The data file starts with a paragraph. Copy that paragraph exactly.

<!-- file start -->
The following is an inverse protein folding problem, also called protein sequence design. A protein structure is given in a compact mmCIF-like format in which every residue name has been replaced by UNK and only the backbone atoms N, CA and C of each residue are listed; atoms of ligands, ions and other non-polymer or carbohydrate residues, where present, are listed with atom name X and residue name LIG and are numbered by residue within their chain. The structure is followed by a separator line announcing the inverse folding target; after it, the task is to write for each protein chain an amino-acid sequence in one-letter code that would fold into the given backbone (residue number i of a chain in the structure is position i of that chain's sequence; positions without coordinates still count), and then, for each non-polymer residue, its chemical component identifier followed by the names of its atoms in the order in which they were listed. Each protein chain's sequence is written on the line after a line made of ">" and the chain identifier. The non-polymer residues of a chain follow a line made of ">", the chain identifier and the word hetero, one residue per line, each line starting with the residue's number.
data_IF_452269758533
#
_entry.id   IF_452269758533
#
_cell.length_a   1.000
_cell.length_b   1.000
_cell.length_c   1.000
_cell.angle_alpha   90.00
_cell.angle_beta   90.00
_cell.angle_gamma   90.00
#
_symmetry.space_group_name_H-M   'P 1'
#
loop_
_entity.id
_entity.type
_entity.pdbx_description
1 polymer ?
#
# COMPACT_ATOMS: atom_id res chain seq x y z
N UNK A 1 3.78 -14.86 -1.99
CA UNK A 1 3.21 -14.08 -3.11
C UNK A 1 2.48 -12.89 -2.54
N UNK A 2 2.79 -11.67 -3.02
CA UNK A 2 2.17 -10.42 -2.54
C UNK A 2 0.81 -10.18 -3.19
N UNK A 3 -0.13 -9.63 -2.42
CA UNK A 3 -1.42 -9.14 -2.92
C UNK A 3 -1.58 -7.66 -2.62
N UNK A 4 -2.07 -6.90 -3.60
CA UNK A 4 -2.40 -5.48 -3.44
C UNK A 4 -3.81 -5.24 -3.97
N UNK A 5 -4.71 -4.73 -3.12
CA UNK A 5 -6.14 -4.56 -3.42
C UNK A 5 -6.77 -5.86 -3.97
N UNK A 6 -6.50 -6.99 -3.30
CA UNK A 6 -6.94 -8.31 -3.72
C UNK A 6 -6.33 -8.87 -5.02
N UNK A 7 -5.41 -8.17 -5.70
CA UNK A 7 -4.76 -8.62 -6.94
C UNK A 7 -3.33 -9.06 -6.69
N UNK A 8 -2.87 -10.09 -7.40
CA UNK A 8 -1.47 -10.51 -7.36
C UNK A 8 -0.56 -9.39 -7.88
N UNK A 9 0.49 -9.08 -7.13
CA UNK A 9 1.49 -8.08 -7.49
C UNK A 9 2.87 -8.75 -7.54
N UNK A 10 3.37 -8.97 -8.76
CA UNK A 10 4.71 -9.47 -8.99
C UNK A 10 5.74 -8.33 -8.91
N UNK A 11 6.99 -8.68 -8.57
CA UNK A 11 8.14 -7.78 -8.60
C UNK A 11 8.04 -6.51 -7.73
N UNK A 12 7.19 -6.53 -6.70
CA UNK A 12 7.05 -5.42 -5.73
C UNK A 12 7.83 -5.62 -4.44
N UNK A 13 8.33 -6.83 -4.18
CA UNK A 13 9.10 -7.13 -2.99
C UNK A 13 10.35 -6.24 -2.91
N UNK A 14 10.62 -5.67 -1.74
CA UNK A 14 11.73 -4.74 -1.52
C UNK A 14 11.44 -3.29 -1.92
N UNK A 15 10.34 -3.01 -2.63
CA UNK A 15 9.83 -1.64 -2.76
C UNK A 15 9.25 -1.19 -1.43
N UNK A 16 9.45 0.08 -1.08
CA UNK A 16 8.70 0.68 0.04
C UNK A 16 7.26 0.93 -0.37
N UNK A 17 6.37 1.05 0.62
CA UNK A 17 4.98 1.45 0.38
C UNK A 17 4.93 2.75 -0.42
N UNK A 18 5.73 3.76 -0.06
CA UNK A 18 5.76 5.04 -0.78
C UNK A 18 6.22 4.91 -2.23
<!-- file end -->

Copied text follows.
The following is an inverse protein folding problem, also called protein sequence design. A protein structure is given in a compact mmCIF-like format in which every residue name has been replaced by UNK and only the backbone atoms N, CA and C of each residue are listed; atoms of ligands, ions and other non-polymer or carbohydrate residues, where present, are listed with atom name X and residue name LIG and are numbered by residue within their chain. The structure is followed by a separator line announcing the inverse folding target; after it, the task is to write for each protein chain an amino-acid sequence in one-letter code that would fold into the given backbone (residue number i of a chain in the structure is position i of that chain's sequence; positions without coordinates still count), and then, for each non-polymer residue, its chemical component identifier followed by the names of its atoms in the order in which they were listed. Each protein chain's sequence is written on the line after a line made of ">" and the chain identifier. The non-polymer residues of a chain follow a line made of ">", the chain identifier and the word hetero, one residue per line, each line starting with the residue's number.